Test Catalog

Test Id : FRUCT

Fructosamine, Serum

Useful For
Suggests clinical disorders or settings where the test may be helpful

Assessing intermediate-term glycemic control

Method Name
A short description of the method used to perform the test

Colorimetric Rate Reaction

NY State Available
Indicates the status of NY State approval and if the test is orderable for NY State clients.

Yes

Reporting Name
Lists a shorter or abbreviated version of the Published Name for a test

Fructosamine, S

Aliases
Lists additional common names for a test, as an aid in searching

Glycated Protein

Protein Bound Glucose

Specimen Type
Describes the specimen type validated for testing

Serum

Specimen Required
Defines the optimal specimen required to perform the test and the preferred volume to complete testing

Container/Tube:

Preferred: Serum gel

Acceptable: Red top

Specimen Volume: 1 mL

Collection Instructions:

1. Serum gel tubes should be centrifuged within 2 hours of collection.

2. Red-top tubes should be centrifuged and aliquoted within 2 hours of collection.

Specimen Minimum Volume
Defines the amount of sample necessary to provide a clinically relevant result as determined by the Testing Laboratory

0.25 mL

Reject Due To
Identifies specimen types and conditions that may cause the specimen to be rejected

Gross hemolysis Reject
Gross icterus Reject

Specimen Stability Information
Provides a description of the temperatures required to transport a specimen to the performing laboratory, alternate acceptable temperatures are also included

Specimen Type Temperature Time Special Container
Serum Refrigerated (preferred) 7 days
Frozen 7 days
Ambient 72 hours

Useful For
Suggests clinical disorders or settings where the test may be helpful

Assessing intermediate-term glycemic control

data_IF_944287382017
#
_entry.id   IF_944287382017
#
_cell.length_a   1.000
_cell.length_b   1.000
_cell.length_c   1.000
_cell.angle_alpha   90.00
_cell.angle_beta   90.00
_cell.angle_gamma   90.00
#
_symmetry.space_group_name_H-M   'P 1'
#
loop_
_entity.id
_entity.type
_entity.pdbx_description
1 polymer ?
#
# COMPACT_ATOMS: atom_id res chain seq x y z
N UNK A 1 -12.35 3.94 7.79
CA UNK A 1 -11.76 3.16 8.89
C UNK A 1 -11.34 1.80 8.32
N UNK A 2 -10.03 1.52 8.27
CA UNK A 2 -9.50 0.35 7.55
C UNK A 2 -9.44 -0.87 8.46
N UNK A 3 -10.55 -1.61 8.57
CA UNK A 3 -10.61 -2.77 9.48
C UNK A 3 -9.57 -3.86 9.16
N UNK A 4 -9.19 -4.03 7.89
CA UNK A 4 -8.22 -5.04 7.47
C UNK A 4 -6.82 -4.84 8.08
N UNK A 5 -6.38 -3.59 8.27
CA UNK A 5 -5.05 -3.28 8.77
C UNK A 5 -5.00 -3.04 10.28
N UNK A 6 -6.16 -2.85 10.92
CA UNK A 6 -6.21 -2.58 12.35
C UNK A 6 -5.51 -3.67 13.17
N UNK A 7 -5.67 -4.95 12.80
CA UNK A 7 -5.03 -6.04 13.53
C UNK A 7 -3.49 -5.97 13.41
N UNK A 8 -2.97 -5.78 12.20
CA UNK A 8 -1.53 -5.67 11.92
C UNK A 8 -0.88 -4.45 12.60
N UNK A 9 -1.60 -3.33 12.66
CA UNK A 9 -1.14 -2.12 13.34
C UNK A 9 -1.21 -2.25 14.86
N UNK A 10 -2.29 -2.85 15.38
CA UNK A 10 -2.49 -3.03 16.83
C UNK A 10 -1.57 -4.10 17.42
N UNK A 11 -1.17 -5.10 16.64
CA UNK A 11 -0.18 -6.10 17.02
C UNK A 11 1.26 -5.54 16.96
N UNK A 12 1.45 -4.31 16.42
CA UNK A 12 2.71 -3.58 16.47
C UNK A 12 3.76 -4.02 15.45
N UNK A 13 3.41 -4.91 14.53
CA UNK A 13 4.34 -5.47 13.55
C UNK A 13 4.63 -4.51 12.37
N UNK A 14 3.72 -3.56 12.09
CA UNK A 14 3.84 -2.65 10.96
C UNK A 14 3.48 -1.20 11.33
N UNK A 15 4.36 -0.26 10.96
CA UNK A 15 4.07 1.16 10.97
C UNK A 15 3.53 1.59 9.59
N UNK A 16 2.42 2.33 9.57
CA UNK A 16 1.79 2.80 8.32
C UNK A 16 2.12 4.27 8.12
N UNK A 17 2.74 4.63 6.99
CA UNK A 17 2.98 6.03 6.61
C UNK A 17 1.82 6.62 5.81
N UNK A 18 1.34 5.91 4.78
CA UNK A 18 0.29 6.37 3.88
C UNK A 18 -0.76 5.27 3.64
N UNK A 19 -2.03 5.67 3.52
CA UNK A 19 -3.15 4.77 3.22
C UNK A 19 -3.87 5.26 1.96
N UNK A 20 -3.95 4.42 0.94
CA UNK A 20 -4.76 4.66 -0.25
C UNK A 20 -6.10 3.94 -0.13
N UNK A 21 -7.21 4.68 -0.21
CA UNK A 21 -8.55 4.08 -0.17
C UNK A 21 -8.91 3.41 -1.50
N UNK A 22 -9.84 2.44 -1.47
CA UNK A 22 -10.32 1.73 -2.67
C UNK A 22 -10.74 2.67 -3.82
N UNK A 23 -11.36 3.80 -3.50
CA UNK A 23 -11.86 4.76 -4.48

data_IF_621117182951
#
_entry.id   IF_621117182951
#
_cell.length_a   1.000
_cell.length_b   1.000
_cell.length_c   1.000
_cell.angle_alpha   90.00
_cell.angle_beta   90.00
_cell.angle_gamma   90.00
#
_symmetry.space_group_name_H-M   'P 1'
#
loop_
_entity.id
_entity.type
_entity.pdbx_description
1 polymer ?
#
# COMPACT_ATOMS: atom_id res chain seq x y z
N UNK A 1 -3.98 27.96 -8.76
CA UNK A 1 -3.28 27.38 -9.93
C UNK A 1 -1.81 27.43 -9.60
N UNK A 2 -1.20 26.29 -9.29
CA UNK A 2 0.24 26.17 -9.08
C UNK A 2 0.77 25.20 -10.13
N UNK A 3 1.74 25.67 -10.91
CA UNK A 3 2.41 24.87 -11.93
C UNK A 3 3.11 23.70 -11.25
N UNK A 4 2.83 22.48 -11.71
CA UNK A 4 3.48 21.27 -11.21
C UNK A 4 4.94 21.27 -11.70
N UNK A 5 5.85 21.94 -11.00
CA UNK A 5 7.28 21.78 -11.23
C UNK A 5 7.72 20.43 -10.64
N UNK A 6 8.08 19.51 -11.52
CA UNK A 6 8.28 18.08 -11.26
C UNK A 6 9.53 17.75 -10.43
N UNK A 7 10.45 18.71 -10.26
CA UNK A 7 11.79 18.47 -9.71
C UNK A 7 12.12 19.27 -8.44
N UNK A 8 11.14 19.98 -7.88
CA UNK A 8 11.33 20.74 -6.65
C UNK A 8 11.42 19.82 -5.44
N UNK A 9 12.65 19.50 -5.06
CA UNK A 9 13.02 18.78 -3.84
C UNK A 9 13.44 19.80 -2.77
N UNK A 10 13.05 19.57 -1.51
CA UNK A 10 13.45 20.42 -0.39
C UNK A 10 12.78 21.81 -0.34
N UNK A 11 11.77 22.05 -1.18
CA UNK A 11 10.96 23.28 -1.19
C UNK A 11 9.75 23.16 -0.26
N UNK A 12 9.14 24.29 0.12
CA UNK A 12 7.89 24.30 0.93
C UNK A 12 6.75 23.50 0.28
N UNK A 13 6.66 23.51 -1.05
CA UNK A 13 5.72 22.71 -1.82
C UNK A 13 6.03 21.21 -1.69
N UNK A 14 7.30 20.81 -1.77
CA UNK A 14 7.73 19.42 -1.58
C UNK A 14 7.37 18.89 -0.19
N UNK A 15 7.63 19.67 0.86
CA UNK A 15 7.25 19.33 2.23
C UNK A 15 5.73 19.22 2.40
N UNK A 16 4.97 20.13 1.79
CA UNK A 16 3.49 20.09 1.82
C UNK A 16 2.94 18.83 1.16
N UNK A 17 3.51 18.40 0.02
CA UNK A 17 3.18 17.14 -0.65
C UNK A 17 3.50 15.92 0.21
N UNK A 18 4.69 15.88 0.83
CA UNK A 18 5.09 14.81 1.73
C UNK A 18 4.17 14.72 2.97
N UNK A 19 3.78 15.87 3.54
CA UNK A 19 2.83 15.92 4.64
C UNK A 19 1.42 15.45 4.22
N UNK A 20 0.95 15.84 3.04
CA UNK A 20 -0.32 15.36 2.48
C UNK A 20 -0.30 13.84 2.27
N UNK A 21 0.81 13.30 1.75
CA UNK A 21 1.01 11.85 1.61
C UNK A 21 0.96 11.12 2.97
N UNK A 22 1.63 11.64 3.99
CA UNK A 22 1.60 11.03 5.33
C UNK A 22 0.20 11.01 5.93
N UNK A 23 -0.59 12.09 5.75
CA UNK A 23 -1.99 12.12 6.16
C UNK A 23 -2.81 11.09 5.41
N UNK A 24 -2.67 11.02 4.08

Clinical Information
Discusses physiology, pathophysiology, and general clinical aspects, as they relate to a laboratory test

Fructosamine is a general term, which applies to any glycated protein. It is formed by the nonenzymatic reaction of glucose with the a- and e-amino groups of proteins to form intermediate compounds called aldimines. These aldimines may dissociate or undergo an Amadori rearrangement to form stable ketoamines called fructosamines. This nonenzymatic glycation of specific proteins in vivo is proportional to the prevailing glucose concentration during the lifetime of the protein. Therefore, glycated protein measurement in the diabetic patient is felt to be a better monitor of long-term glycemic control than individual or sporadic glucose determinations. The best known of these proteins is glycated hemoglobin which is often measured as hemoglobin A1c, and reflects glycemic control over the past 6 to 8 weeks. In recognition of the need for a measurement that reflects intermediate-term glycemic control and was easily automated, a nonspecific test, termed fructosamine, was developed. Since albumin is the most abundant serum protein, it accounts for 80% of the glycated serum proteins, and thus, a high proportion of the fructosamine. Although a large portion of the color generated in the reaction is contributed by glycated albumin, the method will measure all proteins, each with a different half-life and different levels of glycation.

Reference Values
Describes reference intervals and additional information for interpretation of test results. May include intervals based on age and sex when appropriate. Intervals are Mayo-derived, unless otherwise designated. If an interpretive report is provided, the reference value field will state this.

200-285 mcmol/L

Interpretation
Provides information to assist in interpretation of the test results

In general, fructosamine reflects glycemic control in diabetic patients over the previous 2 to 3 weeks. High values indicate poor control.

Cautions
Discusses conditions that may cause diagnostic confusion, including improper specimen collection and handling, inappropriate test selection, and interfering substances

Since the assay is nonspecific, color may be generated by compounds other than glycated proteins. Interferences are seen from ascorbic acid (vitamin C) and elevated bilirubin values.

 

However, the second-generation assays have been shown to be highly specific for glycated proteins.

 

Fasting blood glucose and hemoglobin A1c are the usual and preferred means of monitoring glycemic control.